Nano-Fondle: Kindle Fire

I’m not really interested in this device but I was able to see it in Staples. Unfortunately, it was locked down in Demo Mode and there was no WiFi.

It’s said Amazon used the template for the Blackberry Playbook for this. There was also a Playbook nearby. The Fire felt better in my hand.

I still don’t know what to make of this device. The lack of card expansion irritates me, especially for a device based on Android (of course, webOS lacks card expansion too, so maybe there’s a clue to the future there?). Overall, it’s not the kind of tablet I envisioned Amazon releasing.

I suppose buying this is a safe choice for people or just irresistible to all those Amazon Prime members. I just have no desire for it or interest in it.

Previously in this fondle series:

Fondle: Nook Tablet
Nano-Fondle: eInk Devices
Nano-Fondle: Windows Phone And More
Nano-Fondle: Samsung Galaxy Player 5.0

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1 Comment

Filed under Amazon Kindle

One response to “Nano-Fondle: Kindle Fire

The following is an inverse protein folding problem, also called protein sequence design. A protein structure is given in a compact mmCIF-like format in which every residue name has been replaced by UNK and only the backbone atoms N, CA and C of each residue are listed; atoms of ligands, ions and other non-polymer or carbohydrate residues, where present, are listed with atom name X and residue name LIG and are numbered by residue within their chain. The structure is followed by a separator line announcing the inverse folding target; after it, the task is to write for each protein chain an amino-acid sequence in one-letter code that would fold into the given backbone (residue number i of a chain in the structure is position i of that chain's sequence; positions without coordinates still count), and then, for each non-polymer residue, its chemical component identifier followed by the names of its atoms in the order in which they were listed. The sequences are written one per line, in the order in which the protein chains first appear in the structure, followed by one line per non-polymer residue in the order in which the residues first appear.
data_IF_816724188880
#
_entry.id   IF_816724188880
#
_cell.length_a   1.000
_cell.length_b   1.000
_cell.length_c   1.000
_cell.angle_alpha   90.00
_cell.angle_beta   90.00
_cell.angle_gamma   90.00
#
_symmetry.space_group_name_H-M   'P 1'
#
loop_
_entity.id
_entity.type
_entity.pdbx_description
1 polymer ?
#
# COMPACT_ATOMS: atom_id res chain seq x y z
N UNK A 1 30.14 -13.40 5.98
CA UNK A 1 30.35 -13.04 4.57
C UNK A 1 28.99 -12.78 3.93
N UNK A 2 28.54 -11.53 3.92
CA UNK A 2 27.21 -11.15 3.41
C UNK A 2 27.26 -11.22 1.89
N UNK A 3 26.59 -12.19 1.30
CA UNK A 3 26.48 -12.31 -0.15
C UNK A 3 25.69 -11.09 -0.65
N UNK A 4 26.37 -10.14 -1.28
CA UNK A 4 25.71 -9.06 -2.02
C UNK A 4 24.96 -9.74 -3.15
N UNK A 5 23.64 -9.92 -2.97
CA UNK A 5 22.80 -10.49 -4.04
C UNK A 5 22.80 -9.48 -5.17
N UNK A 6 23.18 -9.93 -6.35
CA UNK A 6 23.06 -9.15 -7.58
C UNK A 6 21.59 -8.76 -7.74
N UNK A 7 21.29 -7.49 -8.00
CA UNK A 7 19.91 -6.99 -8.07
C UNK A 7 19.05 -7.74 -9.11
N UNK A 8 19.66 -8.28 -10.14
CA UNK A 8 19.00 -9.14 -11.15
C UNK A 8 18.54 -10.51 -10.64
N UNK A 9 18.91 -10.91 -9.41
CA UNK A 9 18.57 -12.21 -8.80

1. The iPad has never had an SD card either. But the iPad starts with 16 gigs and Amazon should have gone with that. But they didn’t, and I know many who really love using it, nevertheless.

    Other, pure Android ones, are picked up by, say, non-Android-aware people (most people) and they get it home and say, “What do I do now?”

    This one they open up, and they’re led to a lot of content that people who buy multimedia tablets (without wanting to hack them or test them to their limits) really do like. The Entertainment idea is not a bad one.

    Nevertheless, with only 6.5 gigs available to a customer’s files, some who were counting on bringing a few movie files along on a family trip will find they can’t, and that’s something I would have argued against if I were at Amazon.

    The type of buyer or family that buys these may want to use their own files when away from the Cloud but they’re also the ones who will look often for new entertainment. They should not have short-shrifted them with 8 gigs.

    While the tablet will still be a VERY popular item, this was either a miserly decision or one made by people who don’t know how quickly you can fill up 6.5 gigs with today’s multimedia — or it might have been the problem of the small add’l cost not allowing a killer $199 price vs points against a larger card, which would include a larger dependency on the Amazon Cloud.

    It might have been the straw that would make it even harder to justify to stockholders that the cost of making these is higher than the sales price. (I don’t believe, though, that they lose money on the material parts and basic assembly because they have the clout to get lowest volume pricing on the parts, and guesstimators are using normal discounted pricing.)

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